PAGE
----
Infection control measures in ICUs are traditionally directed at limiting person-to-person spread of infection and spread from other exogenous sources. These measures often fail because they may have little effect on the endogenous flora, which is an important source of infection in critically ill patients. Monitoring of antibiotic use can control the selection of resistant and sometimes more virulent micro-organisms from a patient's endogenous flora. The emergence of resistant endogenous strains is a particular problem with Gram-negative bacilli (e.g. Pseudomonas and Enterobacter species).
The normal host defense mechanisms of critically ill patients are impaired by underlying diseases or as a result of medical interventions (e.g. intravascular catheters and endotracheal tubes). Routine replacement of central venous catheters is recommended to prevent infection based on the observation that the risk increases exponentially after 3 to 5 days of catheterization. However, the duration of placement is still under debate, as is the use of guidewire exchange. If semiquantitative tip cultures are positive, a new catheter must be inserted at a new puncture site. Strict aseptic techniques (with sterile gowns, mask, and gloves) for catheter insertion should be applied. Written policies concerning the use of invasive devices should be implemented, and catheter insertion techniques and care should be standardized.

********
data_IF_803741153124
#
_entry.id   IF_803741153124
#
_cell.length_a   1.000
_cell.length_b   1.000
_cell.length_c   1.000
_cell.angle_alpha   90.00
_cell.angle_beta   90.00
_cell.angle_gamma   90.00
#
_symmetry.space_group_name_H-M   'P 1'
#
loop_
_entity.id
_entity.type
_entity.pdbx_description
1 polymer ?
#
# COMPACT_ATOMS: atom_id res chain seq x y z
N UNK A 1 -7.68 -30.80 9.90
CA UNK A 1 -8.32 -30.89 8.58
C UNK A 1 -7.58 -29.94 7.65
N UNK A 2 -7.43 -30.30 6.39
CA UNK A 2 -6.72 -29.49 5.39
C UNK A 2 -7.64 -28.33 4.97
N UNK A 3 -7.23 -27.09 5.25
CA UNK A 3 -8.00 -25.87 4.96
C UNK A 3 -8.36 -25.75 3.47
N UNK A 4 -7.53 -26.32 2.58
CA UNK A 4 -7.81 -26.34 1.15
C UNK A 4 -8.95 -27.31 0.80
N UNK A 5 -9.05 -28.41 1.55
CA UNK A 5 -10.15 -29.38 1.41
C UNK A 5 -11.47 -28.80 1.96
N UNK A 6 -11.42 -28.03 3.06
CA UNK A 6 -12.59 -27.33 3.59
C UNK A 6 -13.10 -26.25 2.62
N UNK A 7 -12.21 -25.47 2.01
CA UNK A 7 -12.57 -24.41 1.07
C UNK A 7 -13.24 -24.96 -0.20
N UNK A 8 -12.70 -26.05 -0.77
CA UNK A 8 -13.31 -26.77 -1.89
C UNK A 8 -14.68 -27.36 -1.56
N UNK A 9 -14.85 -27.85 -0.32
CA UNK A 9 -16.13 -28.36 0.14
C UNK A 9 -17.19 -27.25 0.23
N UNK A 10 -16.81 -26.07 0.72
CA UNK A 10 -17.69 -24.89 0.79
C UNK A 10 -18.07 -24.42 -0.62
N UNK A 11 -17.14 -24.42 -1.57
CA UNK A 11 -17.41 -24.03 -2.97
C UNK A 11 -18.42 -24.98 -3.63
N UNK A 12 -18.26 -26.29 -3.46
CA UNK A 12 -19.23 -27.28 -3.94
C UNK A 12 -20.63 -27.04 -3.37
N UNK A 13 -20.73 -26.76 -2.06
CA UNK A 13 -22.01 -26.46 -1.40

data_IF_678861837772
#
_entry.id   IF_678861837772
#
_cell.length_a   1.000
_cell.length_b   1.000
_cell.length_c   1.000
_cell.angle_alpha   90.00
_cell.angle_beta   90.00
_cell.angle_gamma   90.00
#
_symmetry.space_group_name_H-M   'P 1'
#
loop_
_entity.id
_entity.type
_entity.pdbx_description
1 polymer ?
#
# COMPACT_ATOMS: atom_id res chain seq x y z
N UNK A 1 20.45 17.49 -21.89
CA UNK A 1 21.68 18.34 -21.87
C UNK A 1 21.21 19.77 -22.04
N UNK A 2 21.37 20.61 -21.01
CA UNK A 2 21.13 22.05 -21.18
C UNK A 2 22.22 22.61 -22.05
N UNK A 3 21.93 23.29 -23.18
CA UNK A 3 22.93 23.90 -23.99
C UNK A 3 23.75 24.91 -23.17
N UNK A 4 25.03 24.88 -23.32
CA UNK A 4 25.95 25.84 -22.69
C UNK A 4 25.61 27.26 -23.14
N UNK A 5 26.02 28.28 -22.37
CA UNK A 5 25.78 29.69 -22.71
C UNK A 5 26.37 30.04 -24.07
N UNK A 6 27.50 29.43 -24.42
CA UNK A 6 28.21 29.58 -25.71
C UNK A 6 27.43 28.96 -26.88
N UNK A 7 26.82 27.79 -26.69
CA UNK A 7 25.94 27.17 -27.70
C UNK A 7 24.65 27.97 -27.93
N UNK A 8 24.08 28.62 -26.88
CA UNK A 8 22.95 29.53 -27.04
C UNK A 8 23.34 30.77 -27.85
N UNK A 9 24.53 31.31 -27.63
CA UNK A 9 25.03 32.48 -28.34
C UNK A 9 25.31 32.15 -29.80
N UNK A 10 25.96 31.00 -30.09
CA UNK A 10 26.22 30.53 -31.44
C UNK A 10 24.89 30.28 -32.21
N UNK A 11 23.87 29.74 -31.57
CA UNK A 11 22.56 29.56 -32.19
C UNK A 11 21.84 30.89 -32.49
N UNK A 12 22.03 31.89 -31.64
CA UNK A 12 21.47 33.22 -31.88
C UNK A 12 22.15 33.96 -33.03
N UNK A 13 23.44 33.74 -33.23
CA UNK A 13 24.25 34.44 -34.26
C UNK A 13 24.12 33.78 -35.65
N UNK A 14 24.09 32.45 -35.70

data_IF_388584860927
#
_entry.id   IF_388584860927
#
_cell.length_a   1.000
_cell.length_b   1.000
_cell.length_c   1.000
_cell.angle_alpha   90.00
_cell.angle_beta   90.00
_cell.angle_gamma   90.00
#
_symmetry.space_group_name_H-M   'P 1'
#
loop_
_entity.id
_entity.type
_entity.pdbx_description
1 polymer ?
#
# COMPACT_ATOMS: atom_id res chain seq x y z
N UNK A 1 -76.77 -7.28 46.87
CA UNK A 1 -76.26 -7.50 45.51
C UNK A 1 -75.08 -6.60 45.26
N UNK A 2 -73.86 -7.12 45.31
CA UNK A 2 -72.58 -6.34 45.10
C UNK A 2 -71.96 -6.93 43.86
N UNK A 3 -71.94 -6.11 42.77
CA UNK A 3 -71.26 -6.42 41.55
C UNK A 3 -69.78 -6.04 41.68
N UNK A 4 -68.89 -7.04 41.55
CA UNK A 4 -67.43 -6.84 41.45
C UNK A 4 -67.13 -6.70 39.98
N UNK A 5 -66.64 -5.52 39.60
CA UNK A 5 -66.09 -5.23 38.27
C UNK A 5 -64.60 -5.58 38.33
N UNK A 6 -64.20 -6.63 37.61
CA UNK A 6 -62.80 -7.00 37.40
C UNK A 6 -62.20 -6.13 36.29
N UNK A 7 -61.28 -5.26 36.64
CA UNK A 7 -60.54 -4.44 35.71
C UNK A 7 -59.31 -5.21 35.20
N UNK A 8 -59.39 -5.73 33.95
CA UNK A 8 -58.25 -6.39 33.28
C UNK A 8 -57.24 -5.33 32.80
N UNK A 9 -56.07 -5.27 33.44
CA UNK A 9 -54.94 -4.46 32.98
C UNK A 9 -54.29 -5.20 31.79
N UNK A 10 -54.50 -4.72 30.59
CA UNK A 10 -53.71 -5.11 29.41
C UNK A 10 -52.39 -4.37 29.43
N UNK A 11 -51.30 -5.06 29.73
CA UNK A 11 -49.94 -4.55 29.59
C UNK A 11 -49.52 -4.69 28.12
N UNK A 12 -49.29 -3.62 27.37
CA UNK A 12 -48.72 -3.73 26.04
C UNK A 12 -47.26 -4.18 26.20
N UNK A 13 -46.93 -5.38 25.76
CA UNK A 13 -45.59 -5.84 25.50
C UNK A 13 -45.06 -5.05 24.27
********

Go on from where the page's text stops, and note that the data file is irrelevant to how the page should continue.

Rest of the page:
The gut flora serve as a main reservoir for endogenous nosocomial infection. The normally low pH of the stomach is often neutralized by H 2 blockers or antacids, promoting overgrowth of enteric micro-organisms associated with nosocomial infections like ventilator-associated pneumonia. Admission surveillance cultures of the gastrointestinal tract to identify the 'carrier state' of patients colonized with endogenous flora have been suggested. This may help to prevent infection by stopping the pathway from colonization to infection. Selective decontamination of the digestive tract (SDD) using topical antimicrobials to prevent infections from emerging from the endogenous gut flora is controversial, and should not be used routinely in the ICU setting.
Gut translocation may occur in ischemic gut, in obstruction, or during periods of hypothermia. Thus maintenance of adequate perfusion may help to maintain intact barrier functions.
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